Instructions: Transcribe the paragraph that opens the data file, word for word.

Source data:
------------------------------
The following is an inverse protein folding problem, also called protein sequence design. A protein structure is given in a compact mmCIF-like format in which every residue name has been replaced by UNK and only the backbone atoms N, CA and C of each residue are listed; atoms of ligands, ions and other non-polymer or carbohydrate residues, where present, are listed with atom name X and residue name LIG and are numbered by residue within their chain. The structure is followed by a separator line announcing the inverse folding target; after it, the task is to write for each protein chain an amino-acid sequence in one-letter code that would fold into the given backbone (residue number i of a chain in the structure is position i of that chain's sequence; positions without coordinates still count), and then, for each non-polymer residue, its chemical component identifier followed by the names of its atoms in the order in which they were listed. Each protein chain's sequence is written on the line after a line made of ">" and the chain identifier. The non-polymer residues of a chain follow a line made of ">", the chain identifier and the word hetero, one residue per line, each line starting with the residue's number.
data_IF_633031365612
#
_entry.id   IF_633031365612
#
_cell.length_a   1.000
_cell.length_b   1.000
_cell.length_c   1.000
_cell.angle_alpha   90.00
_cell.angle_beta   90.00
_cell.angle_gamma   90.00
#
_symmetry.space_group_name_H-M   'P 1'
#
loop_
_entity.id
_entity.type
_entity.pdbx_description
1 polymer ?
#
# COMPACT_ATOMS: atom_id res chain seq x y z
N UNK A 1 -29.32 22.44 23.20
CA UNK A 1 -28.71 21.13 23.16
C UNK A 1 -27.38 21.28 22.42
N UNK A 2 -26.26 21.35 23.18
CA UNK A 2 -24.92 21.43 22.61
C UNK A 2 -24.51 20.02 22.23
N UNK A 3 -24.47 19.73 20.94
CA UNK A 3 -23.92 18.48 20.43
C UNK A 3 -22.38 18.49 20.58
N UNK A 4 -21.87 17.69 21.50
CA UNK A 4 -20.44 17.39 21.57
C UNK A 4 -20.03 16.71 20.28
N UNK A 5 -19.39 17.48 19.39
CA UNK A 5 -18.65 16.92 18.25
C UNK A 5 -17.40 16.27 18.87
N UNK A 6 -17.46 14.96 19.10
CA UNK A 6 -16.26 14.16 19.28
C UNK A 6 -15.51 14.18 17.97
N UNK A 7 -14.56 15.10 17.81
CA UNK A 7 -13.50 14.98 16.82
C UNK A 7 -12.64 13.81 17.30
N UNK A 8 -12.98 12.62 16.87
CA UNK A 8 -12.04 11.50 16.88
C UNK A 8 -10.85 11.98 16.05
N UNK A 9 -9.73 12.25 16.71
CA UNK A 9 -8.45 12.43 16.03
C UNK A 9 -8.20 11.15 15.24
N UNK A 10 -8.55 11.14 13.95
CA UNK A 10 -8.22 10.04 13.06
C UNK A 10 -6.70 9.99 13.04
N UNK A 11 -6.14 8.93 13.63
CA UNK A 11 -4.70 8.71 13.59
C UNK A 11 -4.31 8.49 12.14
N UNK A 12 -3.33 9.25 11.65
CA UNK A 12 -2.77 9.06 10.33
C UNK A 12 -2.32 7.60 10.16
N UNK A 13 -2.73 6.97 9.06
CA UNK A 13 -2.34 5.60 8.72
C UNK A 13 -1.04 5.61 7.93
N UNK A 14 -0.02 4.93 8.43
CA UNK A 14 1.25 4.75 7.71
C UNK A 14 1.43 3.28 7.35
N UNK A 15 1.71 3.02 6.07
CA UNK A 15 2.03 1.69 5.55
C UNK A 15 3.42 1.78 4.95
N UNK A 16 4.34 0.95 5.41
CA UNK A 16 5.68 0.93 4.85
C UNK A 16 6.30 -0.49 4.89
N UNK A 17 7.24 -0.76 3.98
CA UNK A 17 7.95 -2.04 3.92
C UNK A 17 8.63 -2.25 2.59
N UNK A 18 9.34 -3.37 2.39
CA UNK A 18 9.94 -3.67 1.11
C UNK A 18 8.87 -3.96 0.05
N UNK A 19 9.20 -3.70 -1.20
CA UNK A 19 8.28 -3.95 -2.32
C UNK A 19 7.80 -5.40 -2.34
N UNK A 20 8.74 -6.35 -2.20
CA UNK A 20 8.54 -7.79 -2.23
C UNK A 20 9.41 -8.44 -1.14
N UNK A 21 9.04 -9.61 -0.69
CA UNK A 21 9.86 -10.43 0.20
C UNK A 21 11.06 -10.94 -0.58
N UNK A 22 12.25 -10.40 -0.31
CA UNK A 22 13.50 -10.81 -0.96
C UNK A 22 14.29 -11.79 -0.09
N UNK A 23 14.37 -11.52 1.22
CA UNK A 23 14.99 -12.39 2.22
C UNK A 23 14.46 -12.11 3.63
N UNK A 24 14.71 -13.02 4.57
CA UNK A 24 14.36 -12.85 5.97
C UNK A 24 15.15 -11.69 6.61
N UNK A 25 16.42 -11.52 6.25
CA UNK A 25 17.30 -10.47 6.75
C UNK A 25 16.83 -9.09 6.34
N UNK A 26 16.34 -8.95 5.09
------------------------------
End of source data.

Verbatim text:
The following is an inverse protein folding problem, also called protein sequence design. A protein structure is given in a compact mmCIF-like format in which every residue name has been replaced by UNK and only the backbone atoms N, CA and C of each residue are listed; atoms of ligands, ions and other non-polymer or carbohydrate residues, where present, are listed with atom name X and residue name LIG and are numbered by residue within their chain. The structure is followed by a separator line announcing the inverse folding target; after it, the task is to write for each protein chain an amino-acid sequence in one-letter code that would fold into the given backbone (residue number i of a chain in the structure is position i of that chain's sequence; positions without coordinates still count), and then, for each non-polymer residue, its chemical component identifier followed by the names of its atoms in the order in which they were listed. Each protein chain's sequence is written on the line after a line made of ">" and the chain identifier. The non-polymer residues of a chain follow a line made of ">", the chain identifier and the word hetero, one residue per line, each line starting with the residue's number.